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Identifying barriers to help-seeking for non-motor symptoms in people with Parkinson’s disease

Research output: Contribution to journalArticle

C. S. Hurt, Lorna Rixon, Kallol Ray Chaudhuri, Rona Moss-Morris, Michael Samuel, Richard Gerard Brown

Original languageEnglish
Pages (from-to)561-571
Number of pages11
JournalJournal of Health Psychology
Issue number5
Early online date1 Dec 2016
Publication statusPublished - 1 Apr 2019


King's Authors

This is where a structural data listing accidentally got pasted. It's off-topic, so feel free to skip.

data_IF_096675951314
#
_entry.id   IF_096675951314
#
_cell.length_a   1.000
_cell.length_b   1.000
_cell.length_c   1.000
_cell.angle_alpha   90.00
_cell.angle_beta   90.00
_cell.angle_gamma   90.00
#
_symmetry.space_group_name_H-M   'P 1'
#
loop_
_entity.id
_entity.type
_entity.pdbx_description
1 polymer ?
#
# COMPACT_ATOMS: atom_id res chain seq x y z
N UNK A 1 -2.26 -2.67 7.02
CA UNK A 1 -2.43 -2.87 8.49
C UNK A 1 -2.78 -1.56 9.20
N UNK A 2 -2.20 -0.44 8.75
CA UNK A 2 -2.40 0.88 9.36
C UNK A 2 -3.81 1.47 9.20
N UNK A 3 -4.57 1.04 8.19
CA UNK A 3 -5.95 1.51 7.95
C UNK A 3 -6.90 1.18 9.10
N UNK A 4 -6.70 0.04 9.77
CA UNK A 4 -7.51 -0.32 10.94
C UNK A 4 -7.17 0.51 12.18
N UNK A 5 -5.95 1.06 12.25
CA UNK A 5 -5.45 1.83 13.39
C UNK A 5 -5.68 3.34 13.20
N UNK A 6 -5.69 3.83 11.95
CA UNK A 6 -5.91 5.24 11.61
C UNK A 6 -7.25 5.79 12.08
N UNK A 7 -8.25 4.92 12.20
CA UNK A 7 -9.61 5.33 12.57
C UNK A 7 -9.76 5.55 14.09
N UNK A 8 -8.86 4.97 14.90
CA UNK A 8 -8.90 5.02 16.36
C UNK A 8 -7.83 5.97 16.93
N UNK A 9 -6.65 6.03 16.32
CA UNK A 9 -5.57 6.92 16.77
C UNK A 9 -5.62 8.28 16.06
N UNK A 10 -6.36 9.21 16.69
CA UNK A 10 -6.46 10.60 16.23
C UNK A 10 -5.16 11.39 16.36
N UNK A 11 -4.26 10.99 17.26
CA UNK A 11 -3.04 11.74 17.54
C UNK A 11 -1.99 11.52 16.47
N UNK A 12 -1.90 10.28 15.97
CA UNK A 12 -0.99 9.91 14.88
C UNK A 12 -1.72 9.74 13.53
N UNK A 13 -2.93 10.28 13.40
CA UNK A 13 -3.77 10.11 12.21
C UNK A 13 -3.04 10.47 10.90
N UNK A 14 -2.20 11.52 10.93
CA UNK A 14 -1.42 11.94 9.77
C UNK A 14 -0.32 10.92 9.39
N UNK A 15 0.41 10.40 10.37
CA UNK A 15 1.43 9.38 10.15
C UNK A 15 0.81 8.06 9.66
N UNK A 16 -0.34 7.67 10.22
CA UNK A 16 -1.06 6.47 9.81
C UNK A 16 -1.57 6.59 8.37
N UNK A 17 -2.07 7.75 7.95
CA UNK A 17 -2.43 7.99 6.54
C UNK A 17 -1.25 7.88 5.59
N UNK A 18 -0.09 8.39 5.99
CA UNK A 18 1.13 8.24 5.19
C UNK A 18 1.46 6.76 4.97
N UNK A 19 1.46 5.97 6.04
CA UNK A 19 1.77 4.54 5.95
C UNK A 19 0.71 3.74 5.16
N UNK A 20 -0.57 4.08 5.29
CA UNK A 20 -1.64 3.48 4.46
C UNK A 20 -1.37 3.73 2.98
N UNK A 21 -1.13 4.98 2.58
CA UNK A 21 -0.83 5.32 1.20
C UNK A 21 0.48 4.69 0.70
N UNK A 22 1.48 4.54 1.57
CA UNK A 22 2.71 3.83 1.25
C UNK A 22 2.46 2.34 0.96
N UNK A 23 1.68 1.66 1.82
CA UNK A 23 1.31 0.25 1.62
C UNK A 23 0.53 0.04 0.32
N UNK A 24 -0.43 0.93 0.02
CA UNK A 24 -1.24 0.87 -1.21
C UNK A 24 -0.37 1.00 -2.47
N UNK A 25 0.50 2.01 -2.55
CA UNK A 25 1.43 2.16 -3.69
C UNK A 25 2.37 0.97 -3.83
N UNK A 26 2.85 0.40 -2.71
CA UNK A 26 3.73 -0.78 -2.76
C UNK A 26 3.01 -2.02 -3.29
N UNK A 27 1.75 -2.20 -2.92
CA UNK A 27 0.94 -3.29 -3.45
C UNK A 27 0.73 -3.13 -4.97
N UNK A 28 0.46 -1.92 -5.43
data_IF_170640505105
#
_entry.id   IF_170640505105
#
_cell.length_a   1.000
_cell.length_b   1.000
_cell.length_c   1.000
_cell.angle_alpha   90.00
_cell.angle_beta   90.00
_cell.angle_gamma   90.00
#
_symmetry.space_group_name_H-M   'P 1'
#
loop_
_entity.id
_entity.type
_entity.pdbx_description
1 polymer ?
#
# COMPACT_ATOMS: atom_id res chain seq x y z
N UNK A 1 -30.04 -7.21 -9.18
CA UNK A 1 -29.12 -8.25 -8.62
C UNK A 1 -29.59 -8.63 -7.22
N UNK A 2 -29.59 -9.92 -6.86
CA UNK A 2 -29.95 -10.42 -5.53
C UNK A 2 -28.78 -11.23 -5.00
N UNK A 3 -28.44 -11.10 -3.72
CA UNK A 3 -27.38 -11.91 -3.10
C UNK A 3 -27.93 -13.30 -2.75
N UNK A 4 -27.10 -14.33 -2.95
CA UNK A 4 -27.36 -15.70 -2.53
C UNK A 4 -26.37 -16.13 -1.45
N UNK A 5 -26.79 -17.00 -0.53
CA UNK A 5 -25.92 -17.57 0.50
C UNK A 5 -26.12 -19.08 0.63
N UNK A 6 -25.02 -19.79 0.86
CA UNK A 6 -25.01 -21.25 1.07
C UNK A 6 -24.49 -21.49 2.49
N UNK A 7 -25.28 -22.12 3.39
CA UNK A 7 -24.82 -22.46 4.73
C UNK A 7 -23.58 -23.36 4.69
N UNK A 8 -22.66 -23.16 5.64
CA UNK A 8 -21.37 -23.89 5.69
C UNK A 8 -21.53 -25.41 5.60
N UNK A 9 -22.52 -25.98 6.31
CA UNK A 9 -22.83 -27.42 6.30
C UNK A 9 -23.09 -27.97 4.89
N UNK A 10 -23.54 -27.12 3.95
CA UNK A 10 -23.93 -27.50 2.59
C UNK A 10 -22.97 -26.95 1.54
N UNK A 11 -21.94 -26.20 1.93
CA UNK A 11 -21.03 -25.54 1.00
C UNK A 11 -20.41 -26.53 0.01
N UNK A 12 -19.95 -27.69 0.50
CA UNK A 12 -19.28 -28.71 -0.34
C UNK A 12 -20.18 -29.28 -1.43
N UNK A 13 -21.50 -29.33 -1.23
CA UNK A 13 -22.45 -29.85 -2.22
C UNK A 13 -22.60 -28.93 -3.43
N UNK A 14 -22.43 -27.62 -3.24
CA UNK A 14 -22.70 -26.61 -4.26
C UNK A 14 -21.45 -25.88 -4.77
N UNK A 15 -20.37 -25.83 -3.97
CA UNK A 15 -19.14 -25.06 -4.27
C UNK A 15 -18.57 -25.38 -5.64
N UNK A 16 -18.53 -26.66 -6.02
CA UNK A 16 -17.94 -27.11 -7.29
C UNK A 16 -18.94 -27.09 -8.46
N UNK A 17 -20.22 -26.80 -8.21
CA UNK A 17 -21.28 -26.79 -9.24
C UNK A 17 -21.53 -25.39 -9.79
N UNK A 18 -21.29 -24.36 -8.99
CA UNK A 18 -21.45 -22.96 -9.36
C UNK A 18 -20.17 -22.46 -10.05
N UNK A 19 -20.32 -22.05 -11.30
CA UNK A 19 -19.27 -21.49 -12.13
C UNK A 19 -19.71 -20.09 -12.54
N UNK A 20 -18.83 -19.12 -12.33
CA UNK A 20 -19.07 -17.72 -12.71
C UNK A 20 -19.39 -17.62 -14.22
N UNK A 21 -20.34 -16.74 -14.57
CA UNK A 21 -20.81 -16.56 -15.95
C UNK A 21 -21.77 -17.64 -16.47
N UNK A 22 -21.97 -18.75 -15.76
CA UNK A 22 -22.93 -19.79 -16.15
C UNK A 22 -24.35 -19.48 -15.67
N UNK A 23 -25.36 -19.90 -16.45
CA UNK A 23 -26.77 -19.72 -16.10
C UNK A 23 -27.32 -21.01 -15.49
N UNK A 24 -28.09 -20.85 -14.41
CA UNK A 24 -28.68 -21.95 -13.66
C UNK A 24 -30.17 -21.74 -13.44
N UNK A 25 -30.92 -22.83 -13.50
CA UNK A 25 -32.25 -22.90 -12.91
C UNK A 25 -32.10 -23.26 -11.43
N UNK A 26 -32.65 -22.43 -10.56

Non-motor symptoms of Parkinson’s disease have a significant impact on quality of life. Despite this, many non-motor symptoms remain unreported by patients and consequently untreated. This study explored barriers to help-seeking using two theoretical frameworks, the Common Sense Model of illness perception and Theoretical Domains Framework. A total of 20 participants completed semi-structured interviews to explore symptom beliefs and help-seeking behaviour. Uncertainty about the relationship of non-motor symptoms to Parkinson’s disease and lack of clarity around treatments were common. Embarrassment and communication difficulties were common for potentially sensitive symptoms such as sexual dysfunction. Symptom perceptions and beliefs about help-seeking acted as barriers to reporting non-motor symptoms.

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